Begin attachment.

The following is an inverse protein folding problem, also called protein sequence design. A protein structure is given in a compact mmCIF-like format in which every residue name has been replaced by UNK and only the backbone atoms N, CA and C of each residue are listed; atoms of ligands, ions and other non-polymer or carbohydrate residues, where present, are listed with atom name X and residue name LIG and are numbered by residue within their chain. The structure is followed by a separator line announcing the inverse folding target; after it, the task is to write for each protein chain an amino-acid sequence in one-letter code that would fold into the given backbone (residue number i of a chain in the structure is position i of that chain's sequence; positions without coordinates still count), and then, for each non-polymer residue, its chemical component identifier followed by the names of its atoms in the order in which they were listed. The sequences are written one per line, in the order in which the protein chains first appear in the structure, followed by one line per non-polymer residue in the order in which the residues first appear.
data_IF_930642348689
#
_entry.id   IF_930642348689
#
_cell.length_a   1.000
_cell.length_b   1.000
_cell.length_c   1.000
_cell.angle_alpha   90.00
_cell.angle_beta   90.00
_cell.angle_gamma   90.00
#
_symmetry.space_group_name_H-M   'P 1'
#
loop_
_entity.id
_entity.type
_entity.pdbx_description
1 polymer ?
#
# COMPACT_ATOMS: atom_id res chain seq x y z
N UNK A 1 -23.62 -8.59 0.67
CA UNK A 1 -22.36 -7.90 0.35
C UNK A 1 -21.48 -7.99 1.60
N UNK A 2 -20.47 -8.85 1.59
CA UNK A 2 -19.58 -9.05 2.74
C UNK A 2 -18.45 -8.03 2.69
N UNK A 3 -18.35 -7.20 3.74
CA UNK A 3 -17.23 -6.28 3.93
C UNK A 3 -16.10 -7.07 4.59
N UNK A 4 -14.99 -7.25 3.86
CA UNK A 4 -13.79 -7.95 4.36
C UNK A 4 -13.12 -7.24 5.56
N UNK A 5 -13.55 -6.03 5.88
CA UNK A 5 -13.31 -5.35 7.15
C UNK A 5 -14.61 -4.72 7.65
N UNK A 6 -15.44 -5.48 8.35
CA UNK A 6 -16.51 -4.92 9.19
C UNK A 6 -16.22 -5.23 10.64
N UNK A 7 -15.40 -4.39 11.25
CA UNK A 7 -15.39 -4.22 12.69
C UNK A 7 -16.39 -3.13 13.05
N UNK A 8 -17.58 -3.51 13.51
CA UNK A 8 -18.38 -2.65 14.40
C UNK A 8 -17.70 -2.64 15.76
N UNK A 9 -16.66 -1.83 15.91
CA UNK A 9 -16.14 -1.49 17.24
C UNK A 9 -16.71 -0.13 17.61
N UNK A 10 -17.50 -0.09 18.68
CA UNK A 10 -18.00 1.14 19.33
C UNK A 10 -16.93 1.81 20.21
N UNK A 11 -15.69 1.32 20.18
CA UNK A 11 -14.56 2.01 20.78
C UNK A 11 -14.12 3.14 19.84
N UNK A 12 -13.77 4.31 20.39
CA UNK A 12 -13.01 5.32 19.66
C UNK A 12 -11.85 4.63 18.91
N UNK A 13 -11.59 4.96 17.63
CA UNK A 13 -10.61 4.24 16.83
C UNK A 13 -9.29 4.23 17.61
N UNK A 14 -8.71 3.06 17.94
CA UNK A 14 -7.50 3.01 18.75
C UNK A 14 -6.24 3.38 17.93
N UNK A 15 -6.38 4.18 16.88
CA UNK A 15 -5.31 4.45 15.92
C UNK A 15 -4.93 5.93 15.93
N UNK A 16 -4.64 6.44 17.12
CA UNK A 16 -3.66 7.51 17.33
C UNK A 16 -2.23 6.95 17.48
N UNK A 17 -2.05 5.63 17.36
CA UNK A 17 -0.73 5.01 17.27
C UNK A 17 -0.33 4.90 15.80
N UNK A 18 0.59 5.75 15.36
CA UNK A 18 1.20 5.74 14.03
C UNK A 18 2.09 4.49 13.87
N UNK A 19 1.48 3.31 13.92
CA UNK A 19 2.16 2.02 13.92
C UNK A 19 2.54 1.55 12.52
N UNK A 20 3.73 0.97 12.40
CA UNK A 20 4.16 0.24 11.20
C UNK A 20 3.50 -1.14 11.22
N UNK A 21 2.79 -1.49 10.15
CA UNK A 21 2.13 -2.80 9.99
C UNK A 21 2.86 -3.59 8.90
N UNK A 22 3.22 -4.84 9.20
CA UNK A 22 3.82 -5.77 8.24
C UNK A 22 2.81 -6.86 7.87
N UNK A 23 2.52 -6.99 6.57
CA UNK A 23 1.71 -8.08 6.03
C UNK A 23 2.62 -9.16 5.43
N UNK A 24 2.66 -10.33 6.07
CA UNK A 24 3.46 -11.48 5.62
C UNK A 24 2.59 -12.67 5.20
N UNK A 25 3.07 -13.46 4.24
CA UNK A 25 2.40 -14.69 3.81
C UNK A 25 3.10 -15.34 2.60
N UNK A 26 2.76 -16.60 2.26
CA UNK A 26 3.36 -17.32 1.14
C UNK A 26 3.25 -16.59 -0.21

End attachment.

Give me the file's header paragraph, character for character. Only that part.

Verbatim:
The following is an inverse protein folding problem, also called protein sequence design. A protein structure is given in a compact mmCIF-like format in which every residue name has been replaced by UNK and only the backbone atoms N, CA and C of each residue are listed; atoms of ligands, ions and other non-polymer or carbohydrate residues, where present, are listed with atom name X and residue name LIG and are numbered by residue within their chain. The structure is followed by a separator line announcing the inverse folding target; after it, the task is to write for each protein chain an amino-acid sequence in one-letter code that would fold into the given backbone (residue number i of a chain in the structure is position i of that chain's sequence; positions without coordinates still count), and then, for each non-polymer residue, its chemical component identifier followed by the names of its atoms in the order in which they were listed. The sequences are written one per line, in the order in which the protein chains first appear in the structure, followed by one line per non-polymer residue in the order in which the residues first appear.